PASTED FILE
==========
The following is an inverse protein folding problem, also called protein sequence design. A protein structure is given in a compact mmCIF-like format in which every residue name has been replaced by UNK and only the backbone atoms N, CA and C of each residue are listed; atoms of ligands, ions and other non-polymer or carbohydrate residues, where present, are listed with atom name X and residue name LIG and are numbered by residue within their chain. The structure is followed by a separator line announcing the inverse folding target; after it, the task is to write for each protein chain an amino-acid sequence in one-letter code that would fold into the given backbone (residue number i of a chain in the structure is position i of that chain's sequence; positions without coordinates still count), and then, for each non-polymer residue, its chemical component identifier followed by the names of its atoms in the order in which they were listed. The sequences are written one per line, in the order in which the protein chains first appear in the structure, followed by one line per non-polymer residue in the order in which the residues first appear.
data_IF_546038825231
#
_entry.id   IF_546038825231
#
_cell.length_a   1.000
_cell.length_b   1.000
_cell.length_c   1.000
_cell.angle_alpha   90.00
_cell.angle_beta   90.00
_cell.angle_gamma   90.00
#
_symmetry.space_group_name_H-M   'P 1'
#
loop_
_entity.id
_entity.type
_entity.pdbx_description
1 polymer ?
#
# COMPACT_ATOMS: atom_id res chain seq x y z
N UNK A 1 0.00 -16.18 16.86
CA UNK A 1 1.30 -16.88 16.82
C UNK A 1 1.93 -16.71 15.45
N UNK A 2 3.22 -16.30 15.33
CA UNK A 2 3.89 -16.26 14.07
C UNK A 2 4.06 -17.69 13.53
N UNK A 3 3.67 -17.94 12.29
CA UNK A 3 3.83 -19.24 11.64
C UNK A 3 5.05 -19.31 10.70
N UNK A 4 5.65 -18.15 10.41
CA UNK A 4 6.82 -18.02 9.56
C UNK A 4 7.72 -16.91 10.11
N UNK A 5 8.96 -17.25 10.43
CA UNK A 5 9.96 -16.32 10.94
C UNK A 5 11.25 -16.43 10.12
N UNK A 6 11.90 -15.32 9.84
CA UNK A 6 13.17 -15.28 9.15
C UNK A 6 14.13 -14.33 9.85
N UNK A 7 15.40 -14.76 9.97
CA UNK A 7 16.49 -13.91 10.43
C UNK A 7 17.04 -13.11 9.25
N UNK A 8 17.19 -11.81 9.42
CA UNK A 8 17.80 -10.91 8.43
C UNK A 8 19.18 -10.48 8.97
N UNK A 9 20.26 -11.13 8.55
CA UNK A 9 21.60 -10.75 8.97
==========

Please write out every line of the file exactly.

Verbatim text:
The following is an inverse protein folding problem, also called protein sequence design. A protein structure is given in a compact mmCIF-like format in which every residue name has been replaced by UNK and only the backbone atoms N, CA and C of each residue are listed; atoms of ligands, ions and other non-polymer or carbohydrate residues, where present, are listed with atom name X and residue name LIG and are numbered by residue within their chain. The structure is followed by a separator line announcing the inverse folding target; after it, the task is to write for each protein chain an amino-acid sequence in one-letter code that would fold into the given backbone (residue number i of a chain in the structure is position i of that chain's sequence; positions without coordinates still count), and then, for each non-polymer residue, its chemical component identifier followed by the names of its atoms in the order in which they were listed. The sequences are written one per line, in the order in which the protein chains first appear in the structure, followed by one line per non-polymer residue in the order in which the residues first appear.
data_IF_546038825231
#
_entry.id   IF_546038825231
#
_cell.length_a   1.000
_cell.length_b   1.000
_cell.length_c   1.000
_cell.angle_alpha   90.00
_cell.angle_beta   90.00
_cell.angle_gamma   90.00
#
_symmetry.space_group_name_H-M   'P 1'
#
loop_
_entity.id
_entity.type
_entity.pdbx_description
1 polymer ?
#
# COMPACT_ATOMS: atom_id res chain seq x y z
N UNK A 1 0.00 -16.18 16.86
CA UNK A 1 1.30 -16.88 16.82
C UNK A 1 1.93 -16.71 15.45
N UNK A 2 3.22 -16.30 15.33
CA UNK A 2 3.89 -16.26 14.07
C UNK A 2 4.06 -17.69 13.53
N UNK A 3 3.67 -17.94 12.29
CA UNK A 3 3.83 -19.24 11.64
C UNK A 3 5.05 -19.31 10.70
N UNK A 4 5.65 -18.15 10.41
CA UNK A 4 6.82 -18.02 9.56
C UNK A 4 7.72 -16.91 10.11
N UNK A 5 8.96 -17.25 10.43
CA UNK A 5 9.96 -16.32 10.94
C UNK A 5 11.25 -16.43 10.12
N UNK A 6 11.90 -15.32 9.84
CA UNK A 6 13.17 -15.28 9.15
C UNK A 6 14.13 -14.33 9.85
N UNK A 7 15.40 -14.76 9.97
CA UNK A 7 16.49 -13.91 10.43
C UNK A 7 17.04 -13.11 9.25
N UNK A 8 17.19 -11.81 9.42
CA UNK A 8 17.80 -10.91 8.43
C UNK A 8 19.18 -10.48 8.97
N UNK A 9 20.26 -11.13 8.55
CA UNK A 9 21.60 -10.75 8.97